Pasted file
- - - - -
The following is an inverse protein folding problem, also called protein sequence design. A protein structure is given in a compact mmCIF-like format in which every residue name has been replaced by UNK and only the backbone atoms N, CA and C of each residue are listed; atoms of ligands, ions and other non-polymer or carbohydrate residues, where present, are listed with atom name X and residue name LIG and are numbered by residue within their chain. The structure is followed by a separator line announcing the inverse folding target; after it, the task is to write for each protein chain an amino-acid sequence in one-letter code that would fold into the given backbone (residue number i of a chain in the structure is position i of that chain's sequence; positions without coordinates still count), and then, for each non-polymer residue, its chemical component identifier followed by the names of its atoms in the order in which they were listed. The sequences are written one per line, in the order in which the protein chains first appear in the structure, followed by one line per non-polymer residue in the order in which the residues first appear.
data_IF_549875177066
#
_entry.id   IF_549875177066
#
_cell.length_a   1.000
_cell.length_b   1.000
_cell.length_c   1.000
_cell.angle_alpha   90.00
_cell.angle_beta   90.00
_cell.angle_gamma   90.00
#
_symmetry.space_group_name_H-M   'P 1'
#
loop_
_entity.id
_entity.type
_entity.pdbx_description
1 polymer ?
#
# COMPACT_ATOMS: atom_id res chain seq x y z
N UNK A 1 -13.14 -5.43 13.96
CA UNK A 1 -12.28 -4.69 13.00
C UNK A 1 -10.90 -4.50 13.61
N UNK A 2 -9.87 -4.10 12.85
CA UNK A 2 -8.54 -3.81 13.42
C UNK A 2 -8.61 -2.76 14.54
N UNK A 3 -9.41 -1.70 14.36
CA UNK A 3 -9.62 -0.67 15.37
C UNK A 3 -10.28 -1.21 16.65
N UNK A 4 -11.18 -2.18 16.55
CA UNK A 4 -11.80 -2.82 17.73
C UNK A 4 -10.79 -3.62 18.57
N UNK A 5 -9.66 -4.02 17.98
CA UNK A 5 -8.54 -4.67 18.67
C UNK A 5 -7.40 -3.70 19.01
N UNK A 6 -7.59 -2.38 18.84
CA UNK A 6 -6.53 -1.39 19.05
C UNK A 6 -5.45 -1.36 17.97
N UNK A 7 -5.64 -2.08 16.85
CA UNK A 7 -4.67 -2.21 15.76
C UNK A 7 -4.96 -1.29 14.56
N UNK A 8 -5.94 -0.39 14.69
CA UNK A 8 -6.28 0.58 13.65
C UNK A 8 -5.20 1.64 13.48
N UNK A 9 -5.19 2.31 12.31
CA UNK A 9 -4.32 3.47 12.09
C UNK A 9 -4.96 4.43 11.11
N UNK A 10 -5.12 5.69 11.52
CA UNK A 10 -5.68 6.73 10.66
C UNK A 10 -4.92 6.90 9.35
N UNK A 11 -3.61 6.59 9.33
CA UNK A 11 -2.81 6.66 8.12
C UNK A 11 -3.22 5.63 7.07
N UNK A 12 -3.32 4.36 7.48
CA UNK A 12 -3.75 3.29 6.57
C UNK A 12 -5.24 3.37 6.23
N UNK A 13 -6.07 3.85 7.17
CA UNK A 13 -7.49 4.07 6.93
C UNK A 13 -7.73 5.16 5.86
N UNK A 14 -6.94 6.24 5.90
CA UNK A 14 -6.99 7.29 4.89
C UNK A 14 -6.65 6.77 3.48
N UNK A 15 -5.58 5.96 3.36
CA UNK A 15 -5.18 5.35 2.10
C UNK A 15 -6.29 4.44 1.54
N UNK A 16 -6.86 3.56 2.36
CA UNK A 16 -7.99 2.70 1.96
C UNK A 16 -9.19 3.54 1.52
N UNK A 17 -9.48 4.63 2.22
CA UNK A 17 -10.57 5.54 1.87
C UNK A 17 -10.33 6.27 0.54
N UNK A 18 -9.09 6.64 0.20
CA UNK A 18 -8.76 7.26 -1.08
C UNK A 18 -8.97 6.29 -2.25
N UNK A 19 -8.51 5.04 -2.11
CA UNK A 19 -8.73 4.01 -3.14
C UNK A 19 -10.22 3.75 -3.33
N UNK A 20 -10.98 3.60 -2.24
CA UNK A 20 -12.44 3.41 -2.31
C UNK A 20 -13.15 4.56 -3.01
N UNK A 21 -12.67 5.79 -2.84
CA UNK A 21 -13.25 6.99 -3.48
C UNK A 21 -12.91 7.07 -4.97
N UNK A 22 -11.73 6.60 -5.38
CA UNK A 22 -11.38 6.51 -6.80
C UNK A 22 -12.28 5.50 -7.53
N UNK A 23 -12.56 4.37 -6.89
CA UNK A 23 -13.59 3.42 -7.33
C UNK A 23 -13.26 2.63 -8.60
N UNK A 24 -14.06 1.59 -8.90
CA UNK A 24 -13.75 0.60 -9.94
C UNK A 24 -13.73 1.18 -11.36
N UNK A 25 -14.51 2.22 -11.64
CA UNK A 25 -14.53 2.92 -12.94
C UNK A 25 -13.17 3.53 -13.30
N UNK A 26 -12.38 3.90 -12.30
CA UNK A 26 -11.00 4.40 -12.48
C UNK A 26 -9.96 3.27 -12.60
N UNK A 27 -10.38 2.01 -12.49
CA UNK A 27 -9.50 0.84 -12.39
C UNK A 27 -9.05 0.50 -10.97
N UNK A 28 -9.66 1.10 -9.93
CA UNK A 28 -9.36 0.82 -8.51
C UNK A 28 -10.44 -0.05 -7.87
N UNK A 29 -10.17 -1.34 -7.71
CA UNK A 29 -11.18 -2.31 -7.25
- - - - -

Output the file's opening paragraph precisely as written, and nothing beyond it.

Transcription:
The following is an inverse protein folding problem, also called protein sequence design. A protein structure is given in a compact mmCIF-like format in which every residue name has been replaced by UNK and only the backbone atoms N, CA and C of each residue are listed; atoms of ligands, ions and other non-polymer or carbohydrate residues, where present, are listed with atom name X and residue name LIG and are numbered by residue within their chain. The structure is followed by a separator line announcing the inverse folding target; after it, the task is to write for each protein chain an amino-acid sequence in one-letter code that would fold into the given backbone (residue number i of a chain in the structure is position i of that chain's sequence; positions without coordinates still count), and then, for each non-polymer residue, its chemical component identifier followed by the names of its atoms in the order in which they were listed. The sequences are written one per line, in the order in which the protein chains first appear in the structure, followed by one line per non-polymer residue in the order in which the residues first appear.